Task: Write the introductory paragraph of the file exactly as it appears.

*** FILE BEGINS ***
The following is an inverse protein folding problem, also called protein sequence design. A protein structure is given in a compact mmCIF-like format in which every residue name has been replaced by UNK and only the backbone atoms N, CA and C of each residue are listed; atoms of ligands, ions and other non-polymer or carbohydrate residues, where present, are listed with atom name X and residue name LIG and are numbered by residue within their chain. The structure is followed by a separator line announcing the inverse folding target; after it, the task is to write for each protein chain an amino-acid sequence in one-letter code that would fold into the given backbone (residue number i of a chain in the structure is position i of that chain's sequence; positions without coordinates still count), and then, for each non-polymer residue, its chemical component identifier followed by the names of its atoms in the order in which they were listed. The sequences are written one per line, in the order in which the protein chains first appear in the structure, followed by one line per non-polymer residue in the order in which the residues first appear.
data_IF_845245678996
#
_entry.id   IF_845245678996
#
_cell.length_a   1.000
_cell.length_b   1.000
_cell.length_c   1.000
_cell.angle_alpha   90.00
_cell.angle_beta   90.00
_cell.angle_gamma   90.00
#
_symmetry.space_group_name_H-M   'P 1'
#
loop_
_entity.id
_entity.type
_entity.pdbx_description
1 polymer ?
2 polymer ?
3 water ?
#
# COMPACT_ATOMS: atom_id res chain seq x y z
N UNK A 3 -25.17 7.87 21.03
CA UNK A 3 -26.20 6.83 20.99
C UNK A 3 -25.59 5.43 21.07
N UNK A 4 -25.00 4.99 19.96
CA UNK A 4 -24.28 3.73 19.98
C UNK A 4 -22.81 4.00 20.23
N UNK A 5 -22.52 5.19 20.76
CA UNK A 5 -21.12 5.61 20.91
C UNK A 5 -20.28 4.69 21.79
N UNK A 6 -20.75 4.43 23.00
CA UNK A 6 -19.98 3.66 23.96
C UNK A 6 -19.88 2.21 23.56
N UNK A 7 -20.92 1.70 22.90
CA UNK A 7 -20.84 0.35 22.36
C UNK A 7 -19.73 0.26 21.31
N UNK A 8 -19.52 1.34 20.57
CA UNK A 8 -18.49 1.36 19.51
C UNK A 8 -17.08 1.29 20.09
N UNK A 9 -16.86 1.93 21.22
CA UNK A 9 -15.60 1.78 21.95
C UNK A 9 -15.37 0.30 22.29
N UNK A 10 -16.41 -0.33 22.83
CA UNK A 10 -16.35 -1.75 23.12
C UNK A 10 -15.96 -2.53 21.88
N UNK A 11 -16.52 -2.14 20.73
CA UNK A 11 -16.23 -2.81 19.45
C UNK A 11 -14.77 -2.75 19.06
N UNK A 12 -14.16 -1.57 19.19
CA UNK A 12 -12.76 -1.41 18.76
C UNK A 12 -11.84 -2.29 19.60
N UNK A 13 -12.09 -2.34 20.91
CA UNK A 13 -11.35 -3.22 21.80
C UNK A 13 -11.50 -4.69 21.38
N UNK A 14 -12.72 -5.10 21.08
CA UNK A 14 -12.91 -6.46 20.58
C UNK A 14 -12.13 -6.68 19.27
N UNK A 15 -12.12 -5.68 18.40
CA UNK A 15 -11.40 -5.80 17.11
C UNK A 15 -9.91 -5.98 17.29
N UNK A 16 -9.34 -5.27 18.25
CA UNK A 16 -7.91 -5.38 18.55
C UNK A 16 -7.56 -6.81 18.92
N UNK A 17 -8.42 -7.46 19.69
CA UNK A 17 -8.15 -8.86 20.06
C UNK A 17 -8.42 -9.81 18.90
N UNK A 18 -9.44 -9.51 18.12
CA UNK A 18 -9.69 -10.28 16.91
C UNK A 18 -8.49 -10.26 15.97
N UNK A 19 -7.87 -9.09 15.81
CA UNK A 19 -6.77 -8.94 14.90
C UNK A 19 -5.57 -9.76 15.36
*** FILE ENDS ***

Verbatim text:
The following is an inverse protein folding problem, also called protein sequence design. A protein structure is given in a compact mmCIF-like format in which every residue name has been replaced by UNK and only the backbone atoms N, CA and C of each residue are listed; atoms of ligands, ions and other non-polymer or carbohydrate residues, where present, are listed with atom name X and residue name LIG and are numbered by residue within their chain. The structure is followed by a separator line announcing the inverse folding target; after it, the task is to write for each protein chain an amino-acid sequence in one-letter code that would fold into the given backbone (residue number i of a chain in the structure is position i of that chain's sequence; positions without coordinates still count), and then, for each non-polymer residue, its chemical component identifier followed by the names of its atoms in the order in which they were listed. The sequences are written one per line, in the order in which the protein chains first appear in the structure, followed by one line per non-polymer residue in the order in which the residues first appear.